The Rock Boat tour :: 09.25.04 :: Earthlink Live :: Atlanta, GA
The Rock Boat washed ashore and dropped anchor in landlocked Atlanta for one night. With over ten of the artists of The Rock Boat performing at two venues housed in one building, it was sure to be a memorable evening, serving as a warm-up for the cruise that would follow in two weeks. The event was held at Earth Link Live, home to an intimate theater as well to the smaller club Vinyl. Formerly known as the Center Stage, and unoccupied for several years, the venue now sports a new sound system in both the theater and in the club. And now it seems the booking is starting to get stronger as well. Tonight's event, featuring such touring stalwarts as Sister Hazel and Pat McGee Band in the theater and up-and-comers Marc Broussard and Blue Merle in the club, surely raised the profile of the venue.
The evening began in Vinyl with several solo acoustic performances. Matt Wertz started off with Justin Rosilino at his side on harmony guitar. There was something immediately familiar about the voice of this young songwriter's breathy, spirited alto vocals. Several songs in it become clear: his writing is catchier than John Mayer, though less quirky than Jason Mraz. By the end of his set, attended sparsely by roughly 30 people--most of who were women--it was obvious he has a bright future.
Local crooner Chuck Carrier was next in the club, and his set was well attended as he's a previous Rock Boat veteran and a local favorite. His songs are more emotional and heart wrenching than Wertz's, but no less catchy and melodious. "Moonflower Girl" in particular had the women cooing.
Emerson Hart, lead singer of the rock band Tonic, performed a solo set in Vinyl as well. His set was a roller coaster ride through songs he's been writing since moving from L.A. to Nashville mixed in with older Tonic hits. With his band out of the spotlight over the last several years, even such hits as "Open Up Your Eyes" and "If You Could Only See" barely seemed to register a reaction with the talkative crowd. He introduced a new song he had yet to perform by noting it was about his father, a lobster fisherman on the New Jersey shore who passed when he was a ten-year-old boy. "I guess we had a lot of unfinished business," he confessed. The beautiful, emotional ballad "Cigarettes And Gasoline" found the troubadour "trolling the ocean floor/for my father" and was sadly lost on the oblivious crowd. Lastly, noting his pending solo recording, he added that The Rock Boat would be an important show for Tonic.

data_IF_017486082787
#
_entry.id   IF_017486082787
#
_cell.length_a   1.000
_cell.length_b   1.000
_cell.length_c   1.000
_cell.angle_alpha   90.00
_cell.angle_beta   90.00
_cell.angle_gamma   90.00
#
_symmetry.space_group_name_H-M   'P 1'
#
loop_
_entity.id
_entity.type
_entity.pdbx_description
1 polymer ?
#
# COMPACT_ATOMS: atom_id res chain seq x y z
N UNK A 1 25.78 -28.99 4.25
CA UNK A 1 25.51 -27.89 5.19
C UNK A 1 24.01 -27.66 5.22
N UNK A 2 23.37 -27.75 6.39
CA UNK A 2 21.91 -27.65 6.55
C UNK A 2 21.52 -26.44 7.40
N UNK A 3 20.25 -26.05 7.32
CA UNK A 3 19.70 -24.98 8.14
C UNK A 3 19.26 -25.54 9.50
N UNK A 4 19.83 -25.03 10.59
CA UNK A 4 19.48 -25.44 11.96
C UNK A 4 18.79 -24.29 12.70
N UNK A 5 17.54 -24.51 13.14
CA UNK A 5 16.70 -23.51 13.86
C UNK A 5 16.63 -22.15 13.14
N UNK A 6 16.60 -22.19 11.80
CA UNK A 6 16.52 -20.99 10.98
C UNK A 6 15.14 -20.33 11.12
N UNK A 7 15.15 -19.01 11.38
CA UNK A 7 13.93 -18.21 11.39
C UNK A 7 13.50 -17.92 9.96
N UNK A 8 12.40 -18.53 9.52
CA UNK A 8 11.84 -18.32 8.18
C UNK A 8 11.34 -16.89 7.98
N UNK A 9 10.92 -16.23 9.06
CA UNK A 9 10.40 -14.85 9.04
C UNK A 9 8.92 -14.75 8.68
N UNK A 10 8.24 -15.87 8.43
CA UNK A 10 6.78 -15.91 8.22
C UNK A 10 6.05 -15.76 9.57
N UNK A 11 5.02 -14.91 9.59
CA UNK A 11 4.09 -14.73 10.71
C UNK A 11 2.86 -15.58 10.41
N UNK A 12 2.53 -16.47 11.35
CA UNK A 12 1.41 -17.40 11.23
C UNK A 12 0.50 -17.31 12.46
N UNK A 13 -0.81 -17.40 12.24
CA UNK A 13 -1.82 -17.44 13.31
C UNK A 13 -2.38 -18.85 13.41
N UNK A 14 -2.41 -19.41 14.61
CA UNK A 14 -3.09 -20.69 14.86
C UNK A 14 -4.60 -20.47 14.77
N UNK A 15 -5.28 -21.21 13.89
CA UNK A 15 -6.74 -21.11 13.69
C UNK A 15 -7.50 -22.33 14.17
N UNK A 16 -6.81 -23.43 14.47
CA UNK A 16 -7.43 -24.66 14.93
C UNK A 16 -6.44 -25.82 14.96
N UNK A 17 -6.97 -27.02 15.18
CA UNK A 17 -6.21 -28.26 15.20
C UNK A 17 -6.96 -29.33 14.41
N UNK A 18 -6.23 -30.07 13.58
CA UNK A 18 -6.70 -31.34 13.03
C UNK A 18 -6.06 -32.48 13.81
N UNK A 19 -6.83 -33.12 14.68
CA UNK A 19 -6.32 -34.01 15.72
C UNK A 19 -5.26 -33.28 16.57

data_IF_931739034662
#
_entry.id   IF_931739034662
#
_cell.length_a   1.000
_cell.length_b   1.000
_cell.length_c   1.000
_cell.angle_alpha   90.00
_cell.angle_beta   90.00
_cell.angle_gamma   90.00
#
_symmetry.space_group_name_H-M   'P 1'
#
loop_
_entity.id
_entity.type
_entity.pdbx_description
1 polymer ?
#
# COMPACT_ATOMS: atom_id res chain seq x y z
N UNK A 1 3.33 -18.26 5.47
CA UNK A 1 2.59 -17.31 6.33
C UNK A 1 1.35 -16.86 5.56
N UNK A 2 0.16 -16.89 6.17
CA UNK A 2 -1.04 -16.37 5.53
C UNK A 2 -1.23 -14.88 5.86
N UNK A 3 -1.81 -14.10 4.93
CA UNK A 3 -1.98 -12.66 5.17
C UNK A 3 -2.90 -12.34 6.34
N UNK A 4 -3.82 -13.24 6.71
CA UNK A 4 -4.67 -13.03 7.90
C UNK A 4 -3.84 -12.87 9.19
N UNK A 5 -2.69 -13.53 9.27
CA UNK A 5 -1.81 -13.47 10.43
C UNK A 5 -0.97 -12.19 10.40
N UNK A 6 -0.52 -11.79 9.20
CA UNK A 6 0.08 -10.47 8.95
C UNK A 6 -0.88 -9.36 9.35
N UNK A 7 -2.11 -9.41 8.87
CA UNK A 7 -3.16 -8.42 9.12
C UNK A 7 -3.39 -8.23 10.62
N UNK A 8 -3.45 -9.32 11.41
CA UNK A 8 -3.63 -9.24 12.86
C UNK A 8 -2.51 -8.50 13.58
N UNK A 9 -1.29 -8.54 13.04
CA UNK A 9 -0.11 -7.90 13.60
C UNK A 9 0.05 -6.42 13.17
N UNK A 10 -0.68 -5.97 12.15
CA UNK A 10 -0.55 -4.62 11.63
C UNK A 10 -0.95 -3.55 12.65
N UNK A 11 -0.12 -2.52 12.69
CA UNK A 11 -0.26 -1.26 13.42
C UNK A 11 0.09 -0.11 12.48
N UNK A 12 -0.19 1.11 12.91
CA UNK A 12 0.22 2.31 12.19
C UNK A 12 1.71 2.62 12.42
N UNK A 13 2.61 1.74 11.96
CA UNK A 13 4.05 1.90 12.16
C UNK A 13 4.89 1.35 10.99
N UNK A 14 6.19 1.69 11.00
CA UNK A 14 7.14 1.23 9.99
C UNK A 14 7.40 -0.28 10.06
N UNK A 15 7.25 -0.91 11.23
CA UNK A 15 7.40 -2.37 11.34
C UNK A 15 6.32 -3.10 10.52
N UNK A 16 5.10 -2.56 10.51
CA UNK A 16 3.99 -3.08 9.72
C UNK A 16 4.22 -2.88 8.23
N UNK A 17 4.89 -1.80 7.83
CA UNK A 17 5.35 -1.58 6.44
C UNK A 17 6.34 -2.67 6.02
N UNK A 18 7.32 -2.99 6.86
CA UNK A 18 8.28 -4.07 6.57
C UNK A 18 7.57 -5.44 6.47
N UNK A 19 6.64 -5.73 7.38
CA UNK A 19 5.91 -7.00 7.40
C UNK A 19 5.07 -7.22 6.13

The Pat McGee Band was the second of three acts in the 1000-seat theater, and the crowd had by now arrived. The band delivered a high-energy set consisting of several songs from their most recent CD as well as several well-received older songs. The lovely ballad "You And I" had the crowd cheering along and raising its collective hands in the air on the harmonic chorus. Three members of the band left the stage, leaving just Pat on acoustic guitar, Brian Fechino on electric and Chardy McEwen on percussion for a stark intro to an older song, "Haven't Seen For A While," which closed elegantly with the full band regrouping onstage for the final chorus. The band finished its set with one of its most popular songs, "Rebecca," once again getting fists high in the air for the sing-along chorus.
Pat McGee Band
Nashville's Blue Merle had the unfortunate schedule conflict of performing in the club opposite of headliners Sister Hazel in the theater. As such, their set was disappointingly sparsely attended. Still, this young Americana band was up to the task, performing a high-energy set of songs form their yet to be released major label debut for Island Records. Take it from this critic who's heard an advance of the recording, Blue Merle is a band to watch out for in 2005.
Over in the theater, Sister Hazel did perform a rousing set that surely got the crowd pumped. Classic hits such as "Happy" and "All for You" got the fans' hands in the air. With over ten years of touring experience as a band, Sister Hazel used the intimate venue, now jam-packed, to their advantage, getting the crowd to sing along even to several of its newer songs. Introducing "Let Me," singer Ken Block goaded the crowd on, asking "Are you ready to get funky with us?" Indeed, the song had a Prince flare to it. On "Hopeless" and others, electric guitarist Ryan Newell got his chance to solo, one of several moments of indulgent improvisation that left the mostly female crowd screaming for more.
As the crowd began to filter out of the theater, a deep funk began to play over the system of the club, drawing many fans in just out of curiosity. Blue-eyed soul singer Marc Broussard had taken the stage at the club. A soulful cover of Gladys Night and the Pips' "Who Is She And What Is She To You" slid seamlessly into his own material. "In The Groove" was a funky unreleased song that got the crowd swaying. Capitalizing on the packed club crowd that had gathered, Broussard kept the energy level high, and bounced right into his catchy dance cut "Rock Steady." He broke it down at the closing of the elegant and soulful "Gotta Be More," getting jazzy with a scat and then teasing Jay Z's "99 Problems" to reflect his varied influences. Joining Broussard on electric guitar was Gibb Droll, himself no stranger to fans of this site. While Droll never stepped on Broussard's toes, he did add a harder, blues-rock edge to his sound. Broussard kept the crowd enraptured throughout the rest of the night. If you haven't yet had a chance to check him out, take the chance now before he's in the arenas.
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